The defeat of the Italians in North Africa
On 11 June 1940, the Italian and British forces in North Africa, the first in Libya and the second in Egypt, found themselves in a potentially immediate confrontation. Shortly after the Italian declaration of war, and as a result of the escalating tension, the Italian governor of Libya, Marshal Italo Balboa, was accidentally shot and killed by anti-aircraft fire from his forces, when flying over Tobruk.
Mussolini sought to unite his colonies in Libya and Ethiopia; and so on 8th August ordered the Italian forces in North Africa to invade Egypt. On September 13, the Italian forces under the command of Marshal Rodolfo Graziani invaded Egypt from their bases in Cyrenaica with 5 divisions and 200 tanks. On the 18th of the month, they captured Sidi Barrani and began to fortify themselves there.
On the 9th of December, the British Middle East Command headed by General Archibald Wavell, launched a counter-offensive called Operation Compass. This attack was launched by the Western Desert Force under the command of General O'Connor. The British forces which included the 7th Armored Division – "The Desert Rats" and the 4th Indian Division, penetrated through a gap in the Italian defenses south of Sidi Barrani and towards their rear. This offensive using the help of an artillery concentration of 25-pound guns and close support of Blenheim bombers enabled the Matilda tanks to reach the enemy's rear. Within an hour the Italian General Malati surrendered with 4,000 of his soldiers and within three days 38,000 Italian soldiers were captured as well as 237 pieces of artillery and 73 tanks.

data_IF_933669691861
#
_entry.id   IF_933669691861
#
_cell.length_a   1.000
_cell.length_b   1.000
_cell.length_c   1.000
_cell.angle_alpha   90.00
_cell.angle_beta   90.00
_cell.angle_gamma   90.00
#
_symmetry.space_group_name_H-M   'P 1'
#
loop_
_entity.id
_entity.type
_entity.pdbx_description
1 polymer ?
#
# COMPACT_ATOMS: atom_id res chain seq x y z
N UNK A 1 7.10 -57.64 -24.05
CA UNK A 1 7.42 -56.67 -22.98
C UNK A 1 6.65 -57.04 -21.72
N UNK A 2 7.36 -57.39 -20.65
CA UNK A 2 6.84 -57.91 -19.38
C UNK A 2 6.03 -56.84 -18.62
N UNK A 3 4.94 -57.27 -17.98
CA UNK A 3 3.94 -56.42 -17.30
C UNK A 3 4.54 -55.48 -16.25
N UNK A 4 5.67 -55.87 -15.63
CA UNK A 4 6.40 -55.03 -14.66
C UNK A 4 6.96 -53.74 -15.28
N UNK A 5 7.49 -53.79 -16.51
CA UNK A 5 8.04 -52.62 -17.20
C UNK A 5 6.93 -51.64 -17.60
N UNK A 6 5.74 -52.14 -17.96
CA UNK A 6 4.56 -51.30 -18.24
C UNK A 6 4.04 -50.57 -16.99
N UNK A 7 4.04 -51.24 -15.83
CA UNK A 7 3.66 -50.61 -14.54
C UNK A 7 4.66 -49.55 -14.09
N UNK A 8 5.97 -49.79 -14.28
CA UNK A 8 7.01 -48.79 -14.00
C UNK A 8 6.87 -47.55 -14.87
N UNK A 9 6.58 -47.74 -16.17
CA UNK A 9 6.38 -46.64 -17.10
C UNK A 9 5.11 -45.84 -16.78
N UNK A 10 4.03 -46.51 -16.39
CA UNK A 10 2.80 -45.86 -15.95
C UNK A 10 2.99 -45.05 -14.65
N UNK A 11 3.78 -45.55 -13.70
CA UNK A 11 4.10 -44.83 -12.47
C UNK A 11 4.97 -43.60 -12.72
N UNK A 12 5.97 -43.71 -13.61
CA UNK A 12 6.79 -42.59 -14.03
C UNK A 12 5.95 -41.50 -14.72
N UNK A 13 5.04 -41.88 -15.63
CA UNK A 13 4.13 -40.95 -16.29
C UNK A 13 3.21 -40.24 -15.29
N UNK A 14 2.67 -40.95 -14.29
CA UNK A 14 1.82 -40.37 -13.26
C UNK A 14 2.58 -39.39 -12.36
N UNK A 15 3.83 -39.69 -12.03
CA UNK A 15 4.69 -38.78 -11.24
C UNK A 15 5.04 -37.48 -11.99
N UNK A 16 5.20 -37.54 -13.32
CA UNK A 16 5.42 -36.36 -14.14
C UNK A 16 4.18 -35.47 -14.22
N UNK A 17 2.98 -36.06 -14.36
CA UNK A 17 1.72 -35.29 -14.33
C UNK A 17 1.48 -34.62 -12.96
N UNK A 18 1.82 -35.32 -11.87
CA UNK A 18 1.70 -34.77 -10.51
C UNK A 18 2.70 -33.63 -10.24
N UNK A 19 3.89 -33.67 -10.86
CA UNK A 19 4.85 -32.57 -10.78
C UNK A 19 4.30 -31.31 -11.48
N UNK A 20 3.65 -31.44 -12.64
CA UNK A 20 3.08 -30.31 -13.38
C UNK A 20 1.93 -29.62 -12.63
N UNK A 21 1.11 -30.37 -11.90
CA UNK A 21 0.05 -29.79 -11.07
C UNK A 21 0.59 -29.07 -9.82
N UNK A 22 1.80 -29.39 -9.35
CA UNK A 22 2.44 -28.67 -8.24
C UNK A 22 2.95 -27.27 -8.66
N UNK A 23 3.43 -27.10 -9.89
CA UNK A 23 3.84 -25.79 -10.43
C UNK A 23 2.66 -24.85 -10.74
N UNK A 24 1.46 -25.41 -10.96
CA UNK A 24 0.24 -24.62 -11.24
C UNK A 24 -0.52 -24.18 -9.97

The British continued their pursuit as far as El-Agheila after the occupation of the whole of Cyrenaica, on the border of Tripolitania after 10 weeks and an advance of 800 kilometers in which the British captured 130,000 Italian soldiers, 400 tanks and 1,292 guns. The British casualties were 494 killed and 1,225 wounded.
The halt in Al-'Agheila and the cessation of the pursuit caused the loss of the opportunity to capture all of Italian North Africa. This halt was a result of the explicit order of British Prime Minister Churchill to the Middle East Command to transfer troops to aid Greece.